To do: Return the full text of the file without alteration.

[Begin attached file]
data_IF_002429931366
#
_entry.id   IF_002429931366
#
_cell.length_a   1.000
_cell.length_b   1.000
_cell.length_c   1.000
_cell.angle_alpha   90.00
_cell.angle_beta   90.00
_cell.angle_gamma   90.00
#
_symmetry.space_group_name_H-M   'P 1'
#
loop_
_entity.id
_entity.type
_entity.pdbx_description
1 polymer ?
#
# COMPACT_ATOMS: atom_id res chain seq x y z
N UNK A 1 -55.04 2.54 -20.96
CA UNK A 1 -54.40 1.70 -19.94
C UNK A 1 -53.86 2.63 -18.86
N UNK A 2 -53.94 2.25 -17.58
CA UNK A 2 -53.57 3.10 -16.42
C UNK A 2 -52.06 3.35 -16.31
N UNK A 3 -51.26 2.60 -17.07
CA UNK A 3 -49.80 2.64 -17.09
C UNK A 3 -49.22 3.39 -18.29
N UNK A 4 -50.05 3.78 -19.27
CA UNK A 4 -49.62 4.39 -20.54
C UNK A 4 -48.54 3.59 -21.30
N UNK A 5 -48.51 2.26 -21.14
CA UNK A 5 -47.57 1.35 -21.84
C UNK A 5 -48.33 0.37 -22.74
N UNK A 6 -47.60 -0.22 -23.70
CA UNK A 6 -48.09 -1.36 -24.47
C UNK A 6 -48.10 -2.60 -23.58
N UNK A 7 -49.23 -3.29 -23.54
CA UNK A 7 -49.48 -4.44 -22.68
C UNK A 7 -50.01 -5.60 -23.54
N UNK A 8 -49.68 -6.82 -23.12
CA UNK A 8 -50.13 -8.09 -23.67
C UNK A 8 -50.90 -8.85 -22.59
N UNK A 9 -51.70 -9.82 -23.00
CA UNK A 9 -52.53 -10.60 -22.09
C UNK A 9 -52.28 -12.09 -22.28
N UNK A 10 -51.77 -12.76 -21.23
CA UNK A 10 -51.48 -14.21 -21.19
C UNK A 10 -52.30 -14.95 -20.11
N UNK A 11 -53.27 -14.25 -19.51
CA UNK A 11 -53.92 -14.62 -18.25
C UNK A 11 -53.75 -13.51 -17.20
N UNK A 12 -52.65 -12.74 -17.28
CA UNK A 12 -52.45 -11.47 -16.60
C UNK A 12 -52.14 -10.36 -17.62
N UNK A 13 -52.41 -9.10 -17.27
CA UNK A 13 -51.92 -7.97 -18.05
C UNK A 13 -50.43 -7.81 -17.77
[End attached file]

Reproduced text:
data_IF_002429931366
#
_entry.id   IF_002429931366
#
_cell.length_a   1.000
_cell.length_b   1.000
_cell.length_c   1.000
_cell.angle_alpha   90.00
_cell.angle_beta   90.00
_cell.angle_gamma   90.00
#
_symmetry.space_group_name_H-M   'P 1'
#
loop_
_entity.id
_entity.type
_entity.pdbx_description
1 polymer ?
#
# COMPACT_ATOMS: atom_id res chain seq x y z
N UNK A 1 -55.04 2.54 -20.96
CA UNK A 1 -54.40 1.70 -19.94
C UNK A 1 -53.86 2.63 -18.86
N UNK A 2 -53.94 2.25 -17.58
CA UNK A 2 -53.57 3.10 -16.42
C UNK A 2 -52.06 3.35 -16.31
N UNK A 3 -51.26 2.60 -17.07
CA UNK A 3 -49.80 2.64 -17.09
C UNK A 3 -49.22 3.39 -18.29
N UNK A 4 -50.05 3.78 -19.27
CA UNK A 4 -49.62 4.39 -20.54
C UNK A 4 -48.54 3.59 -21.30
N UNK A 5 -48.51 2.26 -21.14
CA UNK A 5 -47.57 1.35 -21.84
C UNK A 5 -48.33 0.37 -22.74
N UNK A 6 -47.60 -0.22 -23.70
CA UNK A 6 -48.09 -1.36 -24.47
C UNK A 6 -48.10 -2.60 -23.58
N UNK A 7 -49.23 -3.29 -23.54
CA UNK A 7 -49.48 -4.44 -22.68
C UNK A 7 -50.01 -5.60 -23.54
N UNK A 8 -49.68 -6.82 -23.12
CA UNK A 8 -50.13 -8.09 -23.67
C UNK A 8 -50.90 -8.85 -22.59
N UNK A 9 -51.70 -9.82 -23.00
CA UNK A 9 -52.53 -10.60 -22.09
C UNK A 9 -52.28 -12.09 -22.28
N UNK A 10 -51.77 -12.76 -21.23
CA UNK A 10 -51.48 -14.21 -21.19
C UNK A 10 -52.30 -14.95 -20.11
N UNK A 11 -53.27 -14.25 -19.51
CA UNK A 11 -53.92 -14.62 -18.25
C UNK A 11 -53.75 -13.51 -17.20
N UNK A 12 -52.65 -12.74 -17.28
CA UNK A 12 -52.45 -11.47 -16.60
C UNK A 12 -52.14 -10.36 -17.62
N UNK A 13 -52.41 -9.10 -17.27
CA UNK A 13 -51.92 -7.97 -18.05
C UNK A 13 -50.43 -7.81 -17.77